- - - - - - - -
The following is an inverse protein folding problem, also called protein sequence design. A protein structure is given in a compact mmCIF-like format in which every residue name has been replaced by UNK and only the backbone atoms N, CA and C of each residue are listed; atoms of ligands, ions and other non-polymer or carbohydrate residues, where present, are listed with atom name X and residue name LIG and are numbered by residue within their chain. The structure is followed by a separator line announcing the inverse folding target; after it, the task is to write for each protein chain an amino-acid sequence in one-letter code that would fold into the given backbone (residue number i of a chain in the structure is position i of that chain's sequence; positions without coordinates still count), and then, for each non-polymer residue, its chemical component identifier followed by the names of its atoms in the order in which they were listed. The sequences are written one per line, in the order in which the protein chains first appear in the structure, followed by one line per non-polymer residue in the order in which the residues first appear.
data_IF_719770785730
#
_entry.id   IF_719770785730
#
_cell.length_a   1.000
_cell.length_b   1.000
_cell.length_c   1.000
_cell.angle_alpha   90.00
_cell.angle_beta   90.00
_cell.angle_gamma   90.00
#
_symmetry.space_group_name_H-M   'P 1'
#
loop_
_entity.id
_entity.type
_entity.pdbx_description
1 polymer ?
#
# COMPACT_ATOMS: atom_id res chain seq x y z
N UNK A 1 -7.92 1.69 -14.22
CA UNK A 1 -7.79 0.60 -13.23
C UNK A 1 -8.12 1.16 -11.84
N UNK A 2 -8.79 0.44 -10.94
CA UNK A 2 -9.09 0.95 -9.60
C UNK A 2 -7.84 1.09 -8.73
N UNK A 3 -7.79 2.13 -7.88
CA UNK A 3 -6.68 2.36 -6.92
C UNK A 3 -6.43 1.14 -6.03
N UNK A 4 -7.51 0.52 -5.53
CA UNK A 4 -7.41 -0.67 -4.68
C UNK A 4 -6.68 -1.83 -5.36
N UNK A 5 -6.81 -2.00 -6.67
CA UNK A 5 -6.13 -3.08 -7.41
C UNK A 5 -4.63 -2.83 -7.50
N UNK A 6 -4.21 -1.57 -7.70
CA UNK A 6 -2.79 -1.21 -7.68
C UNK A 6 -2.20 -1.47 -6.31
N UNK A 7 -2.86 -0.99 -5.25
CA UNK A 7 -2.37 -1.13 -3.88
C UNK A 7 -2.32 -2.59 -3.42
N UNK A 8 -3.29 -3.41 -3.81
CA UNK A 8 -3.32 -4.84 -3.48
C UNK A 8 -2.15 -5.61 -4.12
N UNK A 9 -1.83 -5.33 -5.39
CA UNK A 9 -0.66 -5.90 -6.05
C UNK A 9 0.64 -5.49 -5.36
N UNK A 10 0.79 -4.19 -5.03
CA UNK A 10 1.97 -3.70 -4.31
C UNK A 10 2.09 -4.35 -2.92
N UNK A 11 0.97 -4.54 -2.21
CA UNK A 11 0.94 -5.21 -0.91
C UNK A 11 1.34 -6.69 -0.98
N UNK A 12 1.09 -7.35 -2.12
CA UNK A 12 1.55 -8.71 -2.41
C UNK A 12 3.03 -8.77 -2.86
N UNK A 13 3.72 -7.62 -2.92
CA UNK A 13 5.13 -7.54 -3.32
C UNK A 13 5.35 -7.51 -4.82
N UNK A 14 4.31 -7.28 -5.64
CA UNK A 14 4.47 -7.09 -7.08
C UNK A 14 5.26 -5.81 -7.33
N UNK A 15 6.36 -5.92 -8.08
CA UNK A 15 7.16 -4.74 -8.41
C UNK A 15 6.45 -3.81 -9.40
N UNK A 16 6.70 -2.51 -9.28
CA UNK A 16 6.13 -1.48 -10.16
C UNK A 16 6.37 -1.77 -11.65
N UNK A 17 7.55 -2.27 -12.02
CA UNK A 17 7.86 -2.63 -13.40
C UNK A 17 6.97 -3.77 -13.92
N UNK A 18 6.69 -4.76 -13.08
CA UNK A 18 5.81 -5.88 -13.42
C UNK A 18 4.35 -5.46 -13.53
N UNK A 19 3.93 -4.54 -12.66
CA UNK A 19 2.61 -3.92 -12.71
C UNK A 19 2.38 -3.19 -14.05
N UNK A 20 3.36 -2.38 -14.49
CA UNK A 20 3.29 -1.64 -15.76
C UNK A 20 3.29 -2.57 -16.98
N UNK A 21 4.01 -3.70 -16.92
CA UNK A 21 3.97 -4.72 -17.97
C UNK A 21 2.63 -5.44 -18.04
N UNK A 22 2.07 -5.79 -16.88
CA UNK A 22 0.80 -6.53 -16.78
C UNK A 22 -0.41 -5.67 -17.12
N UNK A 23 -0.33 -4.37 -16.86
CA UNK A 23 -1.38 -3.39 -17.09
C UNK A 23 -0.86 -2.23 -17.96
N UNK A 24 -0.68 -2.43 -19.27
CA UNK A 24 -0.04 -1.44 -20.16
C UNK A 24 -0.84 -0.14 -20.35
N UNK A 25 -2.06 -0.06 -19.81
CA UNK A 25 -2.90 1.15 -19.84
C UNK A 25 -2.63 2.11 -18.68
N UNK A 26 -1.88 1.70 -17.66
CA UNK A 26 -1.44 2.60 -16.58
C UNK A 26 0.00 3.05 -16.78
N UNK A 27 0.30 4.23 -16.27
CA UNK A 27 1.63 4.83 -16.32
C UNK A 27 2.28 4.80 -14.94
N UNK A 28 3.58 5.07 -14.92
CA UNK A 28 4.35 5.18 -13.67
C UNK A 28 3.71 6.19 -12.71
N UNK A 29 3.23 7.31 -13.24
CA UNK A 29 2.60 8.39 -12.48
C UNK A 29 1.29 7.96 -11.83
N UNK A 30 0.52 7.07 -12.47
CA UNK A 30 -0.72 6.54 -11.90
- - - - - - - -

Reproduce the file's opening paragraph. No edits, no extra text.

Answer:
The following is an inverse protein folding problem, also called protein sequence design. A protein structure is given in a compact mmCIF-like format in which every residue name has been replaced by UNK and only the backbone atoms N, CA and C of each residue are listed; atoms of ligands, ions and other non-polymer or carbohydrate residues, where present, are listed with atom name X and residue name LIG and are numbered by residue within their chain. The structure is followed by a separator line announcing the inverse folding target; after it, the task is to write for each protein chain an amino-acid sequence in one-letter code that would fold into the given backbone (residue number i of a chain in the structure is position i of that chain's sequence; positions without coordinates still count), and then, for each non-polymer residue, its chemical component identifier followed by the names of its atoms in the order in which they were listed. The sequences are written one per line, in the order in which the protein chains first appear in the structure, followed by one line per non-polymer residue in the order in which the residues first appear.